• When You Leave School/Loan Repayments
     

    Subsidized and Unsubsidized loans borrowed under either the Direct or FFEL programs have a six month grace period. The grace period begins when you leave school or your enrollment falls below half-time (6 credits). These loans enter repayment when the grace period ends.

    Perkins loans have a nine month grace period. The grace period begins when you leave school or your enrollment falls below half-time (6 credits). These loans enter repayment when the grace period ends.

    PLUS Loans (Direct and FFEL) do not have a grace period.

    • Graduate and professional students with PLUS loans that were first disbursed after 7/1/08 receive an automatic deferment while in school and a 6-month deferment after they graduate, leave school, or drop below half-time (6 credits).
    • Parent borrowers of PLUS loans must request deferment while the student for whom they borrow is in-school and during the 6-month period after the student leaves.

    When the time comes, you will make your payment to your loan servicer(s). You will be notified by your servicer(s) about when your payment is due, the amount due, and where to send payment. You are encouraged to create an online account with your servicer(s) as it will make management or your repayment easier. You can also sign up for automatic payments, which will help with making your payments on time and even give you a .25% interest rate reduction.

  • Loan Repayment Plans
     

    Choosing the right repayment plan is key to successfully paying back your loans. There are a number of plans available, but your eligibility for a specific plan depends on the types of loans you have, when the loans were borrowed, and the amount you owe. There are also a number of income driven repayment plans that tie your monthly payment amount to annual income. The chart below provides a general comparison of the plans. For detailed information about each of the repayment plans, click here. If you’re not sure which plan is right for you, discuss it with your loan servicer.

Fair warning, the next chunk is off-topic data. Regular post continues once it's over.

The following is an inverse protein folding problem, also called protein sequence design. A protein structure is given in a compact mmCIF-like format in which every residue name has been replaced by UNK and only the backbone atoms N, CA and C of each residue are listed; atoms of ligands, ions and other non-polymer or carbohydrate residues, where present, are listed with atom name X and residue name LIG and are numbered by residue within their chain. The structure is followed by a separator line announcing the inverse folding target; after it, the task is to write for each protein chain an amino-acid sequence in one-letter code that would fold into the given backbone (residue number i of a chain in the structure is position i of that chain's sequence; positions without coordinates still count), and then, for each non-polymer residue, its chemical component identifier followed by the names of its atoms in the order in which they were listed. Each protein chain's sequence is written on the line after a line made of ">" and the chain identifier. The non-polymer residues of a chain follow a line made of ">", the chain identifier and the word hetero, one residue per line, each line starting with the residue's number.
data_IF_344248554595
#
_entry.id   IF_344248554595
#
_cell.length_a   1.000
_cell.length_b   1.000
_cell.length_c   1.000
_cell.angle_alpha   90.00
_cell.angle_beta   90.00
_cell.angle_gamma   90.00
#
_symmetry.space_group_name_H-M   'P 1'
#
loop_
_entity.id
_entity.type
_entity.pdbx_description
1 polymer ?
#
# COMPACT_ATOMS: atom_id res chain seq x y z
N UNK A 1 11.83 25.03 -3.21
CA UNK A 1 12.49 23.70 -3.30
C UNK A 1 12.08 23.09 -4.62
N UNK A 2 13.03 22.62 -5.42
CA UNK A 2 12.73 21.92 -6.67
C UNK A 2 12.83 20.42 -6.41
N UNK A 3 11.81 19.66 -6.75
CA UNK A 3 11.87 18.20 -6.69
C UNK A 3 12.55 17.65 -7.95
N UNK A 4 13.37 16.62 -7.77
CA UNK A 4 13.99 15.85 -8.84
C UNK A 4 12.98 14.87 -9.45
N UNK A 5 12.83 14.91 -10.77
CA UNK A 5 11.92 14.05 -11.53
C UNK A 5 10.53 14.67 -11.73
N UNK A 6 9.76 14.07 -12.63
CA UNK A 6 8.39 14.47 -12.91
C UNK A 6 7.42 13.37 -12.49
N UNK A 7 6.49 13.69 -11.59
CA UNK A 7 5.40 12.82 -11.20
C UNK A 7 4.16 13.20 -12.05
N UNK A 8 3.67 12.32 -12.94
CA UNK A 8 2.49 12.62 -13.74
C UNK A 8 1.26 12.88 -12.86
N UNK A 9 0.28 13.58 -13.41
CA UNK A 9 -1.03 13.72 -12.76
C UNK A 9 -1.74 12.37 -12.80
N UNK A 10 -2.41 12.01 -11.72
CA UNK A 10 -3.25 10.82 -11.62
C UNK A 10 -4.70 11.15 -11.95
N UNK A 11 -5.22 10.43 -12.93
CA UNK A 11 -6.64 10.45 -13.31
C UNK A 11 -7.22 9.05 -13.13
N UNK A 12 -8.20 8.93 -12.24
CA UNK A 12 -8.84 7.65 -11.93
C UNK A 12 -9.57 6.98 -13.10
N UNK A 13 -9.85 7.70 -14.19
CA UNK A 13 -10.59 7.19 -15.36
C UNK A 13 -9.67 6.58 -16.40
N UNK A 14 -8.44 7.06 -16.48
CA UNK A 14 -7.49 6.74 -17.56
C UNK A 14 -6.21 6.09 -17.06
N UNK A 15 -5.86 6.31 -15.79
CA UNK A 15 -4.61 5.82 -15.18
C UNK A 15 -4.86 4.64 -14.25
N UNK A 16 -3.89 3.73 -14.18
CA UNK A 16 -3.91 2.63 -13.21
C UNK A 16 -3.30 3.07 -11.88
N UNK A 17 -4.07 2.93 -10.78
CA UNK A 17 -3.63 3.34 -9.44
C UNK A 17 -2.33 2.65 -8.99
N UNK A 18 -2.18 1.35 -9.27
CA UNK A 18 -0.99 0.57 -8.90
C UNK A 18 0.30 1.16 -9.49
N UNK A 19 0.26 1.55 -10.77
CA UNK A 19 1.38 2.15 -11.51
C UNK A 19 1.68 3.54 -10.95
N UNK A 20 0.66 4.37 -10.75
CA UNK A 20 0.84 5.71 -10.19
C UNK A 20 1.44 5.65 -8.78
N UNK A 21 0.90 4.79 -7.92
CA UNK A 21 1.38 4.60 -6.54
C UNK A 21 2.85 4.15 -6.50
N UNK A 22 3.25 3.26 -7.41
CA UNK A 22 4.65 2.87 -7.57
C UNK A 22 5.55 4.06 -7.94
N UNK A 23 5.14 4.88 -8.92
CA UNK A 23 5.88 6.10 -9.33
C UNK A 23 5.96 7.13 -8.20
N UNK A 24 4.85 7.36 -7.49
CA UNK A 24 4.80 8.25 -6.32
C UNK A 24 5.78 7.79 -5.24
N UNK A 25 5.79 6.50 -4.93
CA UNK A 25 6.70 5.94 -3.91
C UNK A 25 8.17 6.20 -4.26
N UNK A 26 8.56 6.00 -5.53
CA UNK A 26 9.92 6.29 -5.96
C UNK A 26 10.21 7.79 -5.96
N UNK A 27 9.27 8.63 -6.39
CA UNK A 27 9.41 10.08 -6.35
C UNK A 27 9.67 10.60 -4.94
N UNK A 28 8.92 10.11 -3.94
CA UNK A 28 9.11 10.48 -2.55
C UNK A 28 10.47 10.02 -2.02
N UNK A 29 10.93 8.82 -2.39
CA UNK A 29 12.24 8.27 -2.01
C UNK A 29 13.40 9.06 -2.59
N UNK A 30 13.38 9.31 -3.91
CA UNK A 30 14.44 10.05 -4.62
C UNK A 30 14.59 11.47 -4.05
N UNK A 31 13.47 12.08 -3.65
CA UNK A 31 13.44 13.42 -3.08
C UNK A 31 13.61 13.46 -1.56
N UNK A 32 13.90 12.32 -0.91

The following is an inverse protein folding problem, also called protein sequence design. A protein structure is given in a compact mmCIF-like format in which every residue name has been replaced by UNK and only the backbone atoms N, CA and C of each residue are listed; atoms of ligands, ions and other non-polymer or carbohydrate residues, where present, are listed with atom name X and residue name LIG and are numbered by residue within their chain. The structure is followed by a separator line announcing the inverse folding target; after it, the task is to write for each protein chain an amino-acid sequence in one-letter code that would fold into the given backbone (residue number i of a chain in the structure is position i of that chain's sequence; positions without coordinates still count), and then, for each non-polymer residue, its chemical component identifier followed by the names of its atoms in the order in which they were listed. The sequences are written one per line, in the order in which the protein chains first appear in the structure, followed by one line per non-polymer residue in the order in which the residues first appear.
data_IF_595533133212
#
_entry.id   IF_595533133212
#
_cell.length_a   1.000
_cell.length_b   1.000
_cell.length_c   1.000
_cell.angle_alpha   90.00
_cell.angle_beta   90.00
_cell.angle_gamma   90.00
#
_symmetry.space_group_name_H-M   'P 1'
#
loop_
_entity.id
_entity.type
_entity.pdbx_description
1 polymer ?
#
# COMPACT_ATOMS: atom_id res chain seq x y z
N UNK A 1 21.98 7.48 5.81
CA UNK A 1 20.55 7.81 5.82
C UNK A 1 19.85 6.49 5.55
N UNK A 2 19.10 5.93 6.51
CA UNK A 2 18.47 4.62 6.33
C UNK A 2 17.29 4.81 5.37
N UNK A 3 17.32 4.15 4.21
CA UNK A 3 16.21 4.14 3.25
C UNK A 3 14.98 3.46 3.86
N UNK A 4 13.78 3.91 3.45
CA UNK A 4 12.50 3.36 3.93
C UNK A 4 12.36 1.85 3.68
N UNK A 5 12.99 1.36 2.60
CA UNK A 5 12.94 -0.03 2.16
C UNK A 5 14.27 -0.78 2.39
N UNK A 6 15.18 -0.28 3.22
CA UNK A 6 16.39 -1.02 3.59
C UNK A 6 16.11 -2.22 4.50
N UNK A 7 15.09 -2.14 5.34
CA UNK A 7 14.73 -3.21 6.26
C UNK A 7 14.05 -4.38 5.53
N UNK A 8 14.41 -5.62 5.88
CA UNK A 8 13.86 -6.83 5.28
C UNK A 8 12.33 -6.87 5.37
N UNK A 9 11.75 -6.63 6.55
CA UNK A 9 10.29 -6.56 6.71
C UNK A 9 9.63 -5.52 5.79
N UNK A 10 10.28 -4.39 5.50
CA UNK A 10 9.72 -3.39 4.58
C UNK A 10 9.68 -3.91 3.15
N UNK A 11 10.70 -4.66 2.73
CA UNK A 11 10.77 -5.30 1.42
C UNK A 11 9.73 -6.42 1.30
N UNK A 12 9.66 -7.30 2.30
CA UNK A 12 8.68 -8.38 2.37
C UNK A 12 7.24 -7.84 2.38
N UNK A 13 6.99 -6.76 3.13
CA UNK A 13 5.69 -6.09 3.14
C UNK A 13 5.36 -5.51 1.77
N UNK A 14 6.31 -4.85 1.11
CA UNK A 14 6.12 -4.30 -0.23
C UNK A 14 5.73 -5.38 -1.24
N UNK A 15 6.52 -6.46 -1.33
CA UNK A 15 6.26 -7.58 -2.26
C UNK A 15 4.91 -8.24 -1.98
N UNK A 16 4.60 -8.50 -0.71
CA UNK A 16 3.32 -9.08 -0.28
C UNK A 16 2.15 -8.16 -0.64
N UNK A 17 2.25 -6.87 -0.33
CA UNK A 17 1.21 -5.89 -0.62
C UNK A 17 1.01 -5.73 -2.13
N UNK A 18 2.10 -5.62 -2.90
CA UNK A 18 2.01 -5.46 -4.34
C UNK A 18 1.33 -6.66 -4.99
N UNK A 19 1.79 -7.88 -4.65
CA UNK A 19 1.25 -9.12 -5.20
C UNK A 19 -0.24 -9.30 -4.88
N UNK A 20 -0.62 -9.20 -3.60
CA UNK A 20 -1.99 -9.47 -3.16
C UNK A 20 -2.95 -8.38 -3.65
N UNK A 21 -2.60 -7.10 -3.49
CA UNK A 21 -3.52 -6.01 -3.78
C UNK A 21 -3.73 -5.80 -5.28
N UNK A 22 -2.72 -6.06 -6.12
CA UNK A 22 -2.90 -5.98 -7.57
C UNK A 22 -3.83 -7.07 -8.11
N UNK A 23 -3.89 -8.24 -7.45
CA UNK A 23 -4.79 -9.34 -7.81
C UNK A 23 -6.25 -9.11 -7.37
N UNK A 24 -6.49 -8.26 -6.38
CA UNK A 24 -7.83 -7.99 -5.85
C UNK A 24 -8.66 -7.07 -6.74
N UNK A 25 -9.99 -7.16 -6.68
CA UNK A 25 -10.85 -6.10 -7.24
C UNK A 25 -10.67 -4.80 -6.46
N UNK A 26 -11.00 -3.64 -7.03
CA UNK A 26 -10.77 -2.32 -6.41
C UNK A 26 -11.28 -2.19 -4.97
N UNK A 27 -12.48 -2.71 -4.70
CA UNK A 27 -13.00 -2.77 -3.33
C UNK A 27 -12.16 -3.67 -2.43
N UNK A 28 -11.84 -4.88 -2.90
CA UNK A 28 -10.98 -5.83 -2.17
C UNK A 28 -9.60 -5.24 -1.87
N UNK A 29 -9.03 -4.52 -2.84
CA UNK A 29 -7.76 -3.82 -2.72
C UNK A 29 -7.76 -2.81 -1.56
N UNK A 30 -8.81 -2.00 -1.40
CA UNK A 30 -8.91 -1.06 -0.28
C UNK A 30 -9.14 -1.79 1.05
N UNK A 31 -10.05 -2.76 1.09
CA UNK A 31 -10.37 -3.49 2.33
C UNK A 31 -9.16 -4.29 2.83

Whichever plan you choose, create a budget to make sure you have the funds to make your monthly payment on time. If you need some tips on budget creation visit our Money Smart Seawolves page.

     

    Repayment Plan Monthly Payment Pros

    Cons

    Standard Repayment Amount owed is spread over 10 years.  Monthly payment amount determined by amount owed (min $50). Generally you will pay the least amount of interest under this plan. Typically your monthly payment amount will be higher than it would on other plans.
    Graduated Repayment Payments start off lower and then increase every 2 years. Lower monthly payment amount in the beginning may be more manageable. You will pay more in interest over the life of the loan than under the 10-year Standard Plan.
    Extended Repayment Payments spread out over longer period of time, up to 25 years.  Payment amounts may be fixed or graduated. By extending the time to pay, you will have a lower monthly payment. You will pay significantly more interest than under the 10-year Standard Plan.  In some cases, you will pay back almost double what was originally borrowed.
    Income-Based Repayment (IBR) Must demonstrate  partial financial hardship .  Maximum payment amount is 15% of your  discretionary income  for up to 25 years.  Monthly payment changes as income changes.

    Payment amount will be lower than on the 10-year Standard Plan.

     If loan is not repaid after making the equivalent of 25 years of qualifying payments, the outstanding balance may be forgiven.

    You will pay more in interest over the life of the loan than under the 10-year Standard Plan.

    Forgiven balance may be taxable.

    Revised Pay As You Earn (REPAYE) Must demonstrate  partial financial hardship .  Maximum payment amount is 10% of your  discretionary income  for up to 20 years.  Monthly payment changes as income changes.

    Payment amount will be lower than on the 10-year Standard Plan.

     If loan is not repaid after making the equivalent of 20 years (if all loans were taken out for undergraduate study) or 25 years (if any loans were taken out for graduate or professional study) of qualifying payments, the outstanding balance may be forgiven.